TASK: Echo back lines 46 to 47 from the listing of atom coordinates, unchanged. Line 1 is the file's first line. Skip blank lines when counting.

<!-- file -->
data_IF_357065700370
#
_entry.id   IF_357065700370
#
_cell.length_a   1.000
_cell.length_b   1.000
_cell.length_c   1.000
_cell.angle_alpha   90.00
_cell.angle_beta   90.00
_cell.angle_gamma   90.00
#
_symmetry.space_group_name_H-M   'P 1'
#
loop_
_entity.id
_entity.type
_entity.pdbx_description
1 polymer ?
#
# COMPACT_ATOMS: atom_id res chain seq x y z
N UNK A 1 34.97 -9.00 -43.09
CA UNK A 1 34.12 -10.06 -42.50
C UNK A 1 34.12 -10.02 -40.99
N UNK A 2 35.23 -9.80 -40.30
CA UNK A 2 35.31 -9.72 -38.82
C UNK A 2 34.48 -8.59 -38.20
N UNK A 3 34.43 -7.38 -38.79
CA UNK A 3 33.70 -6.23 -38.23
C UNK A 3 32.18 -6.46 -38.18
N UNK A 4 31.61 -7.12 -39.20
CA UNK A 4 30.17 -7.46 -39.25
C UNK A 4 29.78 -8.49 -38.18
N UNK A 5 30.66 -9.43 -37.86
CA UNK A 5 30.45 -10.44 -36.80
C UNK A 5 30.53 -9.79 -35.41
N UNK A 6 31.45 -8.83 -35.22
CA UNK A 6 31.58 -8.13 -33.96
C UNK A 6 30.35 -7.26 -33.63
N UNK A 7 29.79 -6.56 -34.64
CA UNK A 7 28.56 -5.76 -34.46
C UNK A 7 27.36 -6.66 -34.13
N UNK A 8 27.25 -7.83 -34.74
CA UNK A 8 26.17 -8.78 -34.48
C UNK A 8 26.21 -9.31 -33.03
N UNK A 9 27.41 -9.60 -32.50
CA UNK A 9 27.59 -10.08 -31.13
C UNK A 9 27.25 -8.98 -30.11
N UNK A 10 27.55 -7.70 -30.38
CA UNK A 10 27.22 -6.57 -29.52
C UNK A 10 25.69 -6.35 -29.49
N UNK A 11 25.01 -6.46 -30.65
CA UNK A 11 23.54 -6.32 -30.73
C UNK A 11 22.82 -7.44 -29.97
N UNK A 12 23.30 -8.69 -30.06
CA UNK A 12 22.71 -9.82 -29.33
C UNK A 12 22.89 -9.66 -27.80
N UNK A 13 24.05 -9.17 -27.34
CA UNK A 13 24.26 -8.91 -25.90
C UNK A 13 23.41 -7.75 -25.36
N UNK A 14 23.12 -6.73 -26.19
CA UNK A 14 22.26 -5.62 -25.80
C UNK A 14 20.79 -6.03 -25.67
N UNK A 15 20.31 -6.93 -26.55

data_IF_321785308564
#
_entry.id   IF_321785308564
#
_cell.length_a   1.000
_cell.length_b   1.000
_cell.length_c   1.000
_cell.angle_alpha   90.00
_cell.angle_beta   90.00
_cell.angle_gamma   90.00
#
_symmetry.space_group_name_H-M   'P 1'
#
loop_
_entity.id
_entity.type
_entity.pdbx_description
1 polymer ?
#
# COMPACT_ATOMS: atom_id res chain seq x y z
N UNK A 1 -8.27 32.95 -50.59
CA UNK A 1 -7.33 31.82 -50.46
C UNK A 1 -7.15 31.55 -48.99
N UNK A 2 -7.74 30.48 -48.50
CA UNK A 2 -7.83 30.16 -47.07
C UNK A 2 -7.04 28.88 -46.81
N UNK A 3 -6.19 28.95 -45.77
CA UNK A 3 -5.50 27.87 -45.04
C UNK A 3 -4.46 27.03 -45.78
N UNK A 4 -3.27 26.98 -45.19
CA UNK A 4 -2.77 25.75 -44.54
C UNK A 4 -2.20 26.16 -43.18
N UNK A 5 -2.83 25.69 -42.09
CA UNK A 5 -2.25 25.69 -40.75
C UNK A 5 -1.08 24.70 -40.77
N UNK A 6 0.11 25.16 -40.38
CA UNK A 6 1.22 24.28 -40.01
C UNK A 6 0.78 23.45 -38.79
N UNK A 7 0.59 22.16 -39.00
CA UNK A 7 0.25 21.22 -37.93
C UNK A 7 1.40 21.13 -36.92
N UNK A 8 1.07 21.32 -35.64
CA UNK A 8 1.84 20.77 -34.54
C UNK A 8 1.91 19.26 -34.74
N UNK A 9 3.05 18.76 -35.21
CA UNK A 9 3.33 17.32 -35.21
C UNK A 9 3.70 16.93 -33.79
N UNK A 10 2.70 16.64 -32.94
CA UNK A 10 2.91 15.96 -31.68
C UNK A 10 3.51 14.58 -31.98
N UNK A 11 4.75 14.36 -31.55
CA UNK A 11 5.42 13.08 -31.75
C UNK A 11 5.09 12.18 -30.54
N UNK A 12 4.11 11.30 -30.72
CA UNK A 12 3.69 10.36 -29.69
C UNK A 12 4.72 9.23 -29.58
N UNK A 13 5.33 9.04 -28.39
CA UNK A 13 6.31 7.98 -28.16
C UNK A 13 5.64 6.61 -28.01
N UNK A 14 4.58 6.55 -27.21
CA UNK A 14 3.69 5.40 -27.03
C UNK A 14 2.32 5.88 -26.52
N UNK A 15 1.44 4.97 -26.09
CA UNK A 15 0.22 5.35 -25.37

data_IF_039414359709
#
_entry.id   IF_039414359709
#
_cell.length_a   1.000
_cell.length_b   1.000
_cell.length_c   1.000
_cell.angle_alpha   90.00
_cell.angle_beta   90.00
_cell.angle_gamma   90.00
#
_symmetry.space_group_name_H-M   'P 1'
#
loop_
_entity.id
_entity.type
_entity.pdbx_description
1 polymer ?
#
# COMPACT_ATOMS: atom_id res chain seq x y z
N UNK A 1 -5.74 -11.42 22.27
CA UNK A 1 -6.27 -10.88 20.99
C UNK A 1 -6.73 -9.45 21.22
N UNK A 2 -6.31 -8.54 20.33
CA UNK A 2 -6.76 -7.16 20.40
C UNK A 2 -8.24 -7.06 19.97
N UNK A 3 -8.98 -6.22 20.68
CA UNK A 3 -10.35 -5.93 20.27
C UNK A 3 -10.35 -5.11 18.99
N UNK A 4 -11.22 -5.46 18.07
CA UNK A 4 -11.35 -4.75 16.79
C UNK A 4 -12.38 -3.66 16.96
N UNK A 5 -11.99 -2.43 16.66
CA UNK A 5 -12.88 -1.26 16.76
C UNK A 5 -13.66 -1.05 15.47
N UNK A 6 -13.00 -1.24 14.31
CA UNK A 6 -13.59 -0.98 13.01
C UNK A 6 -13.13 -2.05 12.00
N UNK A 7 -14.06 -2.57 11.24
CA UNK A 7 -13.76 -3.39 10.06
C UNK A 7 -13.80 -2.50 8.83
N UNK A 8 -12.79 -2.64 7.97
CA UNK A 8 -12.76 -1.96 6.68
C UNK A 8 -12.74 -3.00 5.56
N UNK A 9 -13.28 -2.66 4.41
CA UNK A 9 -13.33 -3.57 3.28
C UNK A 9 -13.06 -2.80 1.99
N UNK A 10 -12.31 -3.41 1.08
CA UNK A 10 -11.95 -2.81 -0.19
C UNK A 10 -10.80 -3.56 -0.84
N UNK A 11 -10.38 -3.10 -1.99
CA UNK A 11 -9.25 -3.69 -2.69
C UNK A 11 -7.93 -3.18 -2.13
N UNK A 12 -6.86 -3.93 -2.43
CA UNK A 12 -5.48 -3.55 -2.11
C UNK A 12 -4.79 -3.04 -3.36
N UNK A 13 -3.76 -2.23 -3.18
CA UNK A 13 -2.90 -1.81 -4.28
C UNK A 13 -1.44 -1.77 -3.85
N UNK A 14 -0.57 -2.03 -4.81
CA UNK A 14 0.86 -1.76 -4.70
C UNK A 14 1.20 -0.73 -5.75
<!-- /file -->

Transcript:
CA UNK A 9 27.59 -10.08 -31.13
C UNK A 9 27.25 -8.98 -30.11